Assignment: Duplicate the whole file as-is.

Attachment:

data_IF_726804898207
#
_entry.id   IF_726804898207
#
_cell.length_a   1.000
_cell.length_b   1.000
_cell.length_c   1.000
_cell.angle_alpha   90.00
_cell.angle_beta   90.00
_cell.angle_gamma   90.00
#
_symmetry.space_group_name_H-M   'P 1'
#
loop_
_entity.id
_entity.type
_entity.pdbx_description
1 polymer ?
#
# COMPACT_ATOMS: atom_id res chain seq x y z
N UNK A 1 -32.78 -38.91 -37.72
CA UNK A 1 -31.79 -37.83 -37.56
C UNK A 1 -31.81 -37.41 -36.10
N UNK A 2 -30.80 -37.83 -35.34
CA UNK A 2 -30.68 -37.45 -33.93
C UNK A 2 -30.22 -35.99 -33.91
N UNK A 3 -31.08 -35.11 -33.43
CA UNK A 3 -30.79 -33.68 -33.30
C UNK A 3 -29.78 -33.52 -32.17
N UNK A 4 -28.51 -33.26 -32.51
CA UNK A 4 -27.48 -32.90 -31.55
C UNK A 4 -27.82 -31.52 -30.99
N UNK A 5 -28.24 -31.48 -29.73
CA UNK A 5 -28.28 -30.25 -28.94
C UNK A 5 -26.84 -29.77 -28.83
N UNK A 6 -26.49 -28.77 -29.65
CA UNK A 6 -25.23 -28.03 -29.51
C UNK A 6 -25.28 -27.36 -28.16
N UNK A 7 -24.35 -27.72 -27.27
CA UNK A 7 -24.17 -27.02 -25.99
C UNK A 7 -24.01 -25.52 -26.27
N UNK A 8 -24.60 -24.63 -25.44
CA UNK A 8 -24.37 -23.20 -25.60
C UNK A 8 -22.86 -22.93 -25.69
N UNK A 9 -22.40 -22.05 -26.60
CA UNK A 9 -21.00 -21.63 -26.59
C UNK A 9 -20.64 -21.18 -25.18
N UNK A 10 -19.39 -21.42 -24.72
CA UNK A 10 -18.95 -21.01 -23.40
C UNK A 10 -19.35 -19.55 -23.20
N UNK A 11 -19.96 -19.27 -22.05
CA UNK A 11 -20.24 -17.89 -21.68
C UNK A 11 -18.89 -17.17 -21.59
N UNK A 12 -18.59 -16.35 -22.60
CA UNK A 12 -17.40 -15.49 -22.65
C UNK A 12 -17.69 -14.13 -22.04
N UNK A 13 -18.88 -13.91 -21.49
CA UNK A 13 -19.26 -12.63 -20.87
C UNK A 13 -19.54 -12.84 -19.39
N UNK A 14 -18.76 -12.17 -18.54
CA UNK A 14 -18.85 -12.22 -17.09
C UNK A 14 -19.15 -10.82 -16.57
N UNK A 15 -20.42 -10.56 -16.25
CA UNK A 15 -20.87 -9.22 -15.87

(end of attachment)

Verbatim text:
data_IF_726804898207
#
_entry.id   IF_726804898207
#
_cell.length_a   1.000
_cell.length_b   1.000
_cell.length_c   1.000
_cell.angle_alpha   90.00
_cell.angle_beta   90.00
_cell.angle_gamma   90.00
#
_symmetry.space_group_name_H-M   'P 1'
#
loop_
_entity.id
_entity.type
_entity.pdbx_description
1 polymer ?
#
# COMPACT_ATOMS: atom_id res chain seq x y z
N UNK A 1 -32.78 -38.91 -37.72
CA UNK A 1 -31.79 -37.83 -37.56
C UNK A 1 -31.81 -37.41 -36.10
N UNK A 2 -30.80 -37.83 -35.34
CA UNK A 2 -30.68 -37.45 -33.93
C UNK A 2 -30.22 -35.99 -33.91
N UNK A 3 -31.08 -35.11 -33.43
CA UNK A 3 -30.79 -33.68 -33.30
C UNK A 3 -29.78 -33.52 -32.17
N UNK A 4 -28.51 -33.26 -32.51
CA UNK A 4 -27.48 -32.90 -31.55
C UNK A 4 -27.82 -31.52 -30.99
N UNK A 5 -28.24 -31.48 -29.73
CA UNK A 5 -28.28 -30.25 -28.94
C UNK A 5 -26.84 -29.77 -28.83
N UNK A 6 -26.49 -28.77 -29.65
CA UNK A 6 -25.23 -28.03 -29.51
C UNK A 6 -25.28 -27.36 -28.16
N UNK A 7 -24.35 -27.72 -27.27
CA UNK A 7 -24.17 -27.02 -25.99
C UNK A 7 -24.01 -25.52 -26.27
N UNK A 8 -24.60 -24.63 -25.44
CA UNK A 8 -24.37 -23.20 -25.60
C UNK A 8 -22.86 -22.93 -25.69
N UNK A 9 -22.40 -22.05 -26.60
CA UNK A 9 -21.00 -21.63 -26.59
C UNK A 9 -20.64 -21.18 -25.18
N UNK A 10 -19.39 -21.42 -24.72
CA UNK A 10 -18.95 -21.01 -23.40
C UNK A 10 -19.35 -19.55 -23.20
N UNK A 11 -19.96 -19.27 -22.05
CA UNK A 11 -20.24 -17.89 -21.68
C UNK A 11 -18.89 -17.17 -21.59
N UNK A 12 -18.59 -16.35 -22.60
CA UNK A 12 -17.40 -15.49 -22.65
C UNK A 12 -17.69 -14.13 -22.04
N UNK A 13 -18.88 -13.91 -21.49
CA UNK A 13 -19.26 -12.63 -20.87
C UNK A 13 -19.54 -12.84 -19.39
N UNK A 14 -18.76 -12.17 -18.54
CA UNK A 14 -18.85 -12.22 -17.09
C UNK A 14 -19.15 -10.82 -16.57
N UNK A 15 -20.42 -10.56 -16.25
CA UNK A 15 -20.87 -9.22 -15.87